Mac OS X — According to Jobs, Carbon will be a key component of Mac OS X, the unification of the Mac OS and Rhapsody. Mac OS X will be fully PowerPC-native and will offer Rhapsody’s advanced features, all presumably based on NeXT technologies and running on top of the Mach kernel. However, Mac OS X will also let Mac OS applications written to the Carbon APIs be first-class citizens, gaining all the benefits of Mac OS X. Further, Apple plans to ship Carbon as an add-on for Mac OS 8 systems, so applications written (or re-written) to the Carbon API will also function under current versions of the Mac OS. Jobs also said that most Mac OS applications that aren’t revised for the Carbon API should still run under Mac OS X, although they won’t be able to take advantage of the operating system’s new features. (It’s unclear if this means they’d be running inside a Blue Box .)

Apple plans to begin seeding Mac OS X to developers early in 1999, with a final release in the third quarter of 1999 optimized for G3-class systems. In the meantime, Apple plans to ship Mac OS 8.5 in September, and Mac OS 8.6 in the first quarter of 1999. Rhapsody will also be released before Mac OS X, and will serve as a transition to Mac OS X. Rhapsody DR2 is available now (and was distributed to developers at WWDC); Apple says it plans to ship Rhapsody 1.0 later this year.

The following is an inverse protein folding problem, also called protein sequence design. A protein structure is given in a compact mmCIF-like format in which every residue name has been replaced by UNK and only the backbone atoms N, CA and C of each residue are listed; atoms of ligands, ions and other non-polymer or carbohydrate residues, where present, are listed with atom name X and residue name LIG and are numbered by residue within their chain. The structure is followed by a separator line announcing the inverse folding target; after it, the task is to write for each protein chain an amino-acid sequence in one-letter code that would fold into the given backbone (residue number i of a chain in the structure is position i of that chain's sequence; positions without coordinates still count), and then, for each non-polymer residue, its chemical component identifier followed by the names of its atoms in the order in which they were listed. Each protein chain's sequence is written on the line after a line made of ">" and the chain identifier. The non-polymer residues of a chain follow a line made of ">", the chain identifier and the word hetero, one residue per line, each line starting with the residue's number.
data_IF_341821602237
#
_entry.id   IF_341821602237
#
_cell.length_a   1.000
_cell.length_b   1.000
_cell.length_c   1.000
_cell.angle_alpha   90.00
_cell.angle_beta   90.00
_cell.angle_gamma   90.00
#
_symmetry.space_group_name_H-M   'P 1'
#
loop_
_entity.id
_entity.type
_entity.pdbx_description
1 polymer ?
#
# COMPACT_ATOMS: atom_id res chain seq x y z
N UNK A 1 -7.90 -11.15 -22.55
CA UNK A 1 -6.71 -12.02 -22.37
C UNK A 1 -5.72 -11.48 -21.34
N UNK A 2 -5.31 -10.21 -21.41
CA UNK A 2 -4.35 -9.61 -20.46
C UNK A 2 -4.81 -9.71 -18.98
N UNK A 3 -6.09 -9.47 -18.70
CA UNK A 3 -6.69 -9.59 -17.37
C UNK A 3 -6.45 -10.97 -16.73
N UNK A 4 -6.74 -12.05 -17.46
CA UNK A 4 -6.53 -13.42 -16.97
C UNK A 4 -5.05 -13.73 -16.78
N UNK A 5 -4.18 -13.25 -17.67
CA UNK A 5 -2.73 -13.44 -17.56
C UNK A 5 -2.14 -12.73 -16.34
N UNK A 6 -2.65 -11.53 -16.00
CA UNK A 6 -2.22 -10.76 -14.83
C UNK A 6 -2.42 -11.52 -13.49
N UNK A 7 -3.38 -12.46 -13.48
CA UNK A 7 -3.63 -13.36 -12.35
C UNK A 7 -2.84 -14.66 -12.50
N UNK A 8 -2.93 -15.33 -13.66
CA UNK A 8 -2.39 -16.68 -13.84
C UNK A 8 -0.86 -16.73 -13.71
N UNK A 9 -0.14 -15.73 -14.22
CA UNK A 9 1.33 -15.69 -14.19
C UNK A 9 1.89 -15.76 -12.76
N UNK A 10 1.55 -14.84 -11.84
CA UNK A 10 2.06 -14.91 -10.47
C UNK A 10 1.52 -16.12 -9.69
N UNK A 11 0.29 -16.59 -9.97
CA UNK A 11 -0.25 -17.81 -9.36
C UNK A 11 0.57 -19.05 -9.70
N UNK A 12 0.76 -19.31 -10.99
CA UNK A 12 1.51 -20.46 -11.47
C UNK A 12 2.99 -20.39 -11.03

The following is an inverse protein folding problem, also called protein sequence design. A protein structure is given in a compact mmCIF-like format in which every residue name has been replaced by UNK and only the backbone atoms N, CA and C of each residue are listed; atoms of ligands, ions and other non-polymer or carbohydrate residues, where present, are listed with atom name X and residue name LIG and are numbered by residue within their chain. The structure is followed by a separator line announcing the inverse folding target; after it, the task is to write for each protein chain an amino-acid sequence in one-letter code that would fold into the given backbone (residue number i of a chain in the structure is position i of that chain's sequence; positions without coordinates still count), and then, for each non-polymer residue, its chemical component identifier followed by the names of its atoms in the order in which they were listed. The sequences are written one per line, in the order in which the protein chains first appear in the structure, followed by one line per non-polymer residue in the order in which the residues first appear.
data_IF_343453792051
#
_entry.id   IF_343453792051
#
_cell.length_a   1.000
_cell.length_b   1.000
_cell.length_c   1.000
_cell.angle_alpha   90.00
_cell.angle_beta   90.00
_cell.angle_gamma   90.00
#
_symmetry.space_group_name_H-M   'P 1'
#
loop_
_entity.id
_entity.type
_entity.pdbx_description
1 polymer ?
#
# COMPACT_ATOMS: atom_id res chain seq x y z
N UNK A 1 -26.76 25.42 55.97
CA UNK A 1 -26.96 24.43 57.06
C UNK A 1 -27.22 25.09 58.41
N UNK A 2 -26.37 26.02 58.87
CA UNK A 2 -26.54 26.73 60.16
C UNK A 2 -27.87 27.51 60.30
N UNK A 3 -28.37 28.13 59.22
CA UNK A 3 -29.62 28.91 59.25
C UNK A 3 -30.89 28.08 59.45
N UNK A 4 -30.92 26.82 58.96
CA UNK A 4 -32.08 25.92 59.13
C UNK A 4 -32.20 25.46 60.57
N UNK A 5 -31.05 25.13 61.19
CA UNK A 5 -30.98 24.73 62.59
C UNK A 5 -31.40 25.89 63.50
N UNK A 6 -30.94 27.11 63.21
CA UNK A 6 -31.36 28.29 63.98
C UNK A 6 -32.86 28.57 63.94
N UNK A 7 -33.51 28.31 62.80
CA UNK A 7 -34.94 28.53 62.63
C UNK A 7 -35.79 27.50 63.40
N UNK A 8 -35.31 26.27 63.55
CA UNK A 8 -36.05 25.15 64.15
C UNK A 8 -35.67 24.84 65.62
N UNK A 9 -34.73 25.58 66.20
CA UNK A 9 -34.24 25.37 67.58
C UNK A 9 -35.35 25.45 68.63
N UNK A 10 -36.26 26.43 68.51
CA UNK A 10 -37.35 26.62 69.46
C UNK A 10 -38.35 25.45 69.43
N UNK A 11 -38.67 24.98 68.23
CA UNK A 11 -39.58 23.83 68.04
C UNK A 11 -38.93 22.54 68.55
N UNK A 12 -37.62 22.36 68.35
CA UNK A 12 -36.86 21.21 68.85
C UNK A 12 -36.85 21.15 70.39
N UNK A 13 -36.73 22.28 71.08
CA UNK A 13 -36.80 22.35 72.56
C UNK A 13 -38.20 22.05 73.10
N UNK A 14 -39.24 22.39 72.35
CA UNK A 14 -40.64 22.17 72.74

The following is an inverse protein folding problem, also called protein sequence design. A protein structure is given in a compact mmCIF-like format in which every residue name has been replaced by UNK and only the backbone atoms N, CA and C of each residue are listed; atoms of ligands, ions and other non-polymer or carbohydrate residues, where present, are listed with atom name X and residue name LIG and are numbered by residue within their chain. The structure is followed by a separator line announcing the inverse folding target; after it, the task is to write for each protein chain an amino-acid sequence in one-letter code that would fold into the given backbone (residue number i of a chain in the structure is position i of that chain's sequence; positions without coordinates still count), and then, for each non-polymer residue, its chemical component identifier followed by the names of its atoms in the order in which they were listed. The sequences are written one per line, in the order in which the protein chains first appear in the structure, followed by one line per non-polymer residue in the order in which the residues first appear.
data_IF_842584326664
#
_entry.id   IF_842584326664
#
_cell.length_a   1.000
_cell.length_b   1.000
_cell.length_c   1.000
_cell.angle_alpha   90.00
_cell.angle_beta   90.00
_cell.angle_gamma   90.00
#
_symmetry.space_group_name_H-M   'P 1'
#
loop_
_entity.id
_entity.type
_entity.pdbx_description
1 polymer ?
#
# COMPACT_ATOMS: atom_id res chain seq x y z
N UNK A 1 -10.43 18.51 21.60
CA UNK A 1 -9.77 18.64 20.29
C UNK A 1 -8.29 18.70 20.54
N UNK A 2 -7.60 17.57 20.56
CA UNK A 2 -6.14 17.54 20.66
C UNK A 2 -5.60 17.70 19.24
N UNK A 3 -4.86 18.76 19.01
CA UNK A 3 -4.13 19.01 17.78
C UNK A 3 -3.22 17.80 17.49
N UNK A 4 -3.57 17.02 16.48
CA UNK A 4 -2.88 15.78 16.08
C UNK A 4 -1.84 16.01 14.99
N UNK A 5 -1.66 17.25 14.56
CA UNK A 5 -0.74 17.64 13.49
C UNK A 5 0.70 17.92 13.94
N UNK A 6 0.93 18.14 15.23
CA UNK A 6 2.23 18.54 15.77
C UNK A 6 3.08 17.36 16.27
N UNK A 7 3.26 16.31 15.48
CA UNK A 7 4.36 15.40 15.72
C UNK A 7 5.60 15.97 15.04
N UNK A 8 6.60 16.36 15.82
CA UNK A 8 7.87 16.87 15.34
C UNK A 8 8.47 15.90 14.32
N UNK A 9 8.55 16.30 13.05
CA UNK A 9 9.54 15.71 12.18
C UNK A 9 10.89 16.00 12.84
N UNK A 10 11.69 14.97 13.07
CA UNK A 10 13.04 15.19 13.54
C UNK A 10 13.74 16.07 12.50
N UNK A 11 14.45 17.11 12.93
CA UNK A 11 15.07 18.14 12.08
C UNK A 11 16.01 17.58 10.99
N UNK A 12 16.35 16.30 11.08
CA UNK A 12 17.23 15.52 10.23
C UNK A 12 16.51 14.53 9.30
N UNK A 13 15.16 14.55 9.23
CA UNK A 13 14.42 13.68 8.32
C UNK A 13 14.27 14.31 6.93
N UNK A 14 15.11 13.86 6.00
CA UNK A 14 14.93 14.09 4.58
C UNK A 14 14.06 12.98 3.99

Unanswered Questions — With Mac OS X, Apple has promised the Holy Grail of Macintosh computing: the best features of an advanced operating system with a high degree of compatibility for current applications. It’s never been done before: not by NeXT, not by Be, and certainly not by Apple. Apple’s stated plans for Carbon and Mac OS X seem promising, and if reactions of developers at the Seattle viewing of the WWDC keynote satellite feed are any indication, developers prefer the idea of revising their applications for Mac OS X to rewriting them for Rhapsody. However, it’s worth noting that not all programs will have Carbon support 90 percent of the Mac OS APIs they use. Some applications – particularly extensions, utilities, and low-level tools – may make more extensive use of the areas of the Mac OS that Carbon cannot support.. Admittedly, some of these utilities might be pointless under Mac OS X, but others might be crucial to many Mac OS users.

Apple released preliminary developer information about Carbon today, although I haven’t had a chance to go over it in any detail. I hope that Apple will solicit feedback from Mac OS developers and work with them to further clarify the Mac OS X architecture.